It has been suggested that neurologists and others have widely varying comfort levels regarding initiating discussions on the topic with patients, even though research shows that most people with epilepsy want to hear about SUDEP from their neurologist, preferably at the time of diagnosis.

One study to be presented at the meeting addresses the uniformity of death certification surrounding SUDEP, which could affect estimated prevalence rates. A survey of medical examiners investigated the terms used to certify SUDEP deaths and looked to see whether they reflect any variation in coding.

From all accounts, however, SUDEP is uncommon, occurring in only about 1 in 1000 individuals with epilepsy each year.

Concerning Deaths

Dr So hopes that new research will help answer the question of whether patients with epilepsy who volunteer for research, and are assigned to take placebo, are more likely to die of SUDEP.

A meta-analysis published in Lancet Neurology in 2011 suggested this is the case, which, if true, is "concerning," said Dr So.

This analysis was recently repeated by the FDA using data it requested from the companies performing the trials. FDA representatives will appear at a "town hall" session during the meeting to discuss how the findings affect the design of add-on studies of antiepileptic drugs and what these findings mean for clinical practice.

Dr Privitera points out this research involved "thousands of patients in dozens of trials."

Dr So said he's "very pleased" that FDA leaders "have gone out of their way to reveal and discuss the results of their own investigations" on this topic at the meeting.

Detection Challenge

Yet another highlight will be revealing the results of the international seizure detection and prediction challenge, sponsored by the AES, the National Institute of Neurological Disorders and Stroke, and the Epilepsy Foundation. Hundreds of teams from around the world participated in the competition to come up with ways to quickly and accurately detect and predict seizure activity.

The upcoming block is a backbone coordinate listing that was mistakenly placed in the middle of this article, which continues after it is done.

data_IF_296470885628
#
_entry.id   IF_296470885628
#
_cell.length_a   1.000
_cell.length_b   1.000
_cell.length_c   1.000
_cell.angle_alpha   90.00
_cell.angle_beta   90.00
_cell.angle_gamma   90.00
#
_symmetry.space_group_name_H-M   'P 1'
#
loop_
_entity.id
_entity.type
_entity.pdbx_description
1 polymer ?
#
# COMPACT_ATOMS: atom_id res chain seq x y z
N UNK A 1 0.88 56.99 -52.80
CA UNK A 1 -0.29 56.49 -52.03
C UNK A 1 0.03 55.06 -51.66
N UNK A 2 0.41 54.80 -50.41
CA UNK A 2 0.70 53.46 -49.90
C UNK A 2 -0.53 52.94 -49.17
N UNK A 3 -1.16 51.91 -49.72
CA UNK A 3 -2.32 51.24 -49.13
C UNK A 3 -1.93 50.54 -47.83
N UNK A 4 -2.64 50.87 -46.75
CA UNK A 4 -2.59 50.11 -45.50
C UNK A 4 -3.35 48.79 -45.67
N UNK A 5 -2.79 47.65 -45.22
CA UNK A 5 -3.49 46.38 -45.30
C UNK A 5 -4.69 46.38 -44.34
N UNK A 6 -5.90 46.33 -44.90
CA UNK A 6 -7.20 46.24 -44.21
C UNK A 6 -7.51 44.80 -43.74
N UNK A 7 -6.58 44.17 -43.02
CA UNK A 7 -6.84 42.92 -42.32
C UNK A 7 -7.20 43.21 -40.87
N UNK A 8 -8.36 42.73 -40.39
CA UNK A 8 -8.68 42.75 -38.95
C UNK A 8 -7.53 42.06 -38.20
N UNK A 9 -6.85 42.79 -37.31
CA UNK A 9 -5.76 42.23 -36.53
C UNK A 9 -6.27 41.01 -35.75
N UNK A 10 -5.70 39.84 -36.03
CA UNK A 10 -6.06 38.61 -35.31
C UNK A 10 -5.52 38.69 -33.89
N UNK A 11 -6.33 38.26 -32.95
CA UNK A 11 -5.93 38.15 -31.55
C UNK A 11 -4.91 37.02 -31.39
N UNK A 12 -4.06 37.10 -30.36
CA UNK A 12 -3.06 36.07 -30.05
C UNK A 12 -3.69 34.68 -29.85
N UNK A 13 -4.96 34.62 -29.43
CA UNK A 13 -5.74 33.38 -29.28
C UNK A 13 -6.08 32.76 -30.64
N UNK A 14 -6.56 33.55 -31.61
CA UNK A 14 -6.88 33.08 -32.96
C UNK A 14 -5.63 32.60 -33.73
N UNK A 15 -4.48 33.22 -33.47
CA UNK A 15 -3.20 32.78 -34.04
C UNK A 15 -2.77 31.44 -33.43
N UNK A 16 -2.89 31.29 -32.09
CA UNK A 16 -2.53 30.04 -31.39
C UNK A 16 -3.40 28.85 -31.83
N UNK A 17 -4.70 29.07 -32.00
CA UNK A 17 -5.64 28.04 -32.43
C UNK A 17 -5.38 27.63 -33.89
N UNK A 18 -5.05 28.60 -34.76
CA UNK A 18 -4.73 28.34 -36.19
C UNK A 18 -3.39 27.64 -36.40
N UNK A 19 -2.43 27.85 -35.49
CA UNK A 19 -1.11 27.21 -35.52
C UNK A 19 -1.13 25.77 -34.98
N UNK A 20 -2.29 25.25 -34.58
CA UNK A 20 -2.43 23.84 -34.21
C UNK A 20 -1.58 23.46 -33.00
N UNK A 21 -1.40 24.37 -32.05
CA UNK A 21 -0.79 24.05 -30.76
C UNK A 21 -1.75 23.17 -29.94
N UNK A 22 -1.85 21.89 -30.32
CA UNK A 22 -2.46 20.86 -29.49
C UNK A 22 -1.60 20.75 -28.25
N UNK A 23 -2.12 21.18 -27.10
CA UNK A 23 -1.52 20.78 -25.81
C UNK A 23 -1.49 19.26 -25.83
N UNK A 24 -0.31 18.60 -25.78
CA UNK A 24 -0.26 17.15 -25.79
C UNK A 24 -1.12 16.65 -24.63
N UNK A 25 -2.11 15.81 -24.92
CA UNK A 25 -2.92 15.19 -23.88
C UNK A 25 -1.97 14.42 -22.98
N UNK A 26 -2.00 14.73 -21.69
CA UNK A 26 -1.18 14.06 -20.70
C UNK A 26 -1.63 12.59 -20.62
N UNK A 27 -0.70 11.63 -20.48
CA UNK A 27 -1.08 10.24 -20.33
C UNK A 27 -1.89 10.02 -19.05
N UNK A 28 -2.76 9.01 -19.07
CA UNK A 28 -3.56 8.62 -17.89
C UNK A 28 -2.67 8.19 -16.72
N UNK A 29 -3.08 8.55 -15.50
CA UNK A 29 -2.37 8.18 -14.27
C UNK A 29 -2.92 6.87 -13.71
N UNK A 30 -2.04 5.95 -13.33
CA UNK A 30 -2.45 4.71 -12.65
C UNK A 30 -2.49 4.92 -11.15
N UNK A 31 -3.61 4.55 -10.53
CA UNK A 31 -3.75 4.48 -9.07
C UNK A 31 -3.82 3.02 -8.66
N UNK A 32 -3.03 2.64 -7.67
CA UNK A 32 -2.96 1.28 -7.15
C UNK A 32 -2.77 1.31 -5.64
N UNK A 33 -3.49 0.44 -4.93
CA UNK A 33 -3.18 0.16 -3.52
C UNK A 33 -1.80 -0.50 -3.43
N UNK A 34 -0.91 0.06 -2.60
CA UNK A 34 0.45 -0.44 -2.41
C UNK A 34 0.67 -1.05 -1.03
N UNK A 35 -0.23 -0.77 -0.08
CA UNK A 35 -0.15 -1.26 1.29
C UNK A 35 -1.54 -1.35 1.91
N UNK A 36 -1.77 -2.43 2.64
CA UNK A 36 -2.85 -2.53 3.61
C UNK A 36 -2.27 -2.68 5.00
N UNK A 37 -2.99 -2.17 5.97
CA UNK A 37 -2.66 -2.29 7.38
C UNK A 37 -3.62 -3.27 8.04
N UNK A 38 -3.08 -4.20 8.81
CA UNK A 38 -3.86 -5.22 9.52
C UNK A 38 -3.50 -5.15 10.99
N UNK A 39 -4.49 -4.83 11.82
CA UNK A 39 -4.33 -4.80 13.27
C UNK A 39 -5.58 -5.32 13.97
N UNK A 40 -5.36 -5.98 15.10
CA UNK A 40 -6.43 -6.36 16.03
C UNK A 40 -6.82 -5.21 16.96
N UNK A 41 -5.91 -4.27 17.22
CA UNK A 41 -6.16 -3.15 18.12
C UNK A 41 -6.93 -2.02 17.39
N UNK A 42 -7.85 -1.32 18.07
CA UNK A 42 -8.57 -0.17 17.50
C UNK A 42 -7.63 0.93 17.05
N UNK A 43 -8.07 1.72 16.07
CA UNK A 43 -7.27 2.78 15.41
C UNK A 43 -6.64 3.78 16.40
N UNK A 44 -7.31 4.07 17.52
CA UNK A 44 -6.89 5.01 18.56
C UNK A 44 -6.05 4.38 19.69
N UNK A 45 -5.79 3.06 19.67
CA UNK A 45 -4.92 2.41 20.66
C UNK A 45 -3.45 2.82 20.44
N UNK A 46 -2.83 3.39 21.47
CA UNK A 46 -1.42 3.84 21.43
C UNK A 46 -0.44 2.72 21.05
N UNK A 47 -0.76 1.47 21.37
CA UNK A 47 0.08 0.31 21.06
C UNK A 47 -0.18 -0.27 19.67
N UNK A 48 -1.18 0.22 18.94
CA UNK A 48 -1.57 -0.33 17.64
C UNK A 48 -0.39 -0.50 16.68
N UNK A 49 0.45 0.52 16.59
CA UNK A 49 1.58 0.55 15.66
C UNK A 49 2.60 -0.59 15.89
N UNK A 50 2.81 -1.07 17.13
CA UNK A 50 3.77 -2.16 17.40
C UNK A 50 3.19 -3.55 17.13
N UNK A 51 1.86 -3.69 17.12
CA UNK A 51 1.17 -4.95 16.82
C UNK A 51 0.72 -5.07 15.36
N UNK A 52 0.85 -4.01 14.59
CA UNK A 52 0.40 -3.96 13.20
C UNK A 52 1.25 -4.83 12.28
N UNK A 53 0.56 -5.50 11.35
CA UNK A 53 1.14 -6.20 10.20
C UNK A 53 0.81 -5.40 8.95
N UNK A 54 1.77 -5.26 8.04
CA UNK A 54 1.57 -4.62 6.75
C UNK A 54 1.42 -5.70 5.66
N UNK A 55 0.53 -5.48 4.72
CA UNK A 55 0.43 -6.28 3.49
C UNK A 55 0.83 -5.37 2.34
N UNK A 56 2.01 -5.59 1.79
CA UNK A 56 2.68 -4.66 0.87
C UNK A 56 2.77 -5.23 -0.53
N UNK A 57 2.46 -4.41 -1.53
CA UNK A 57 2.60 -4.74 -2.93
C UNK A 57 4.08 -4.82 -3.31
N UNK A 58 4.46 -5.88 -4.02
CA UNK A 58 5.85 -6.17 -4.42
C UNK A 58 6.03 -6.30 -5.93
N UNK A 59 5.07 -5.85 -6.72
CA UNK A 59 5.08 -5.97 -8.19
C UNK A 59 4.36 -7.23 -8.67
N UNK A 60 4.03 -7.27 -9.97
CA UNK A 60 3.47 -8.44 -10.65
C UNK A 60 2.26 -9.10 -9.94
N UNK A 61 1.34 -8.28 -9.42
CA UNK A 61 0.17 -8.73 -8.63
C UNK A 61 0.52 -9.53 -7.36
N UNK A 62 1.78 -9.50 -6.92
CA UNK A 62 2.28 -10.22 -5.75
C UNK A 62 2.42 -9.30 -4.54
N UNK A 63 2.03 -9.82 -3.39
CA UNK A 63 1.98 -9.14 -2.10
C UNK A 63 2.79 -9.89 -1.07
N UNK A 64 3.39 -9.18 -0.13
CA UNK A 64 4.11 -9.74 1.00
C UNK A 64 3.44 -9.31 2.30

Timely and reliable seizure detection is extremely important in epilepsy care. Being alerted to when a seizure is about to occur could reduce mortality and drastically improve quality of life for patients with epilepsy.

Neurostimulation could abort these seizures before they have a chance to affect a patient's normal activities. But for a neurostimulation device to stop a seizure, the seizure must first be detected and electrical stimulation applied as early as possible.

For the first phase of the competition, on seizure detection, contestants were charged with analyzing retrospective prolonged intracranial electroencephalography (EEG) data recorded from four dogs with naturally occurring epilepsy and from eight patients with medication-resistant seizures during an evaluation for epilepsy surgery. The research group that has identified the earliest EEG changes leading to seizures with the fewest false alarms will be awarded $8000.

For the second phase of the contest, on seizure prediction, researchers were to use the same dataset to try to predict seizures in advance of their clinical onset. The group that has predicted this with the highest accuracy will get $20,000.

The winners will be announced at the Presidential Symposium on Saturday, December 6.

Dr Privitera added that he will be checking out the annual course during which experts will debate when to get continuous EEG in the intensive care unit (ICU) to monitor for subclinical seizures and status epilepticus, and how best to treat them.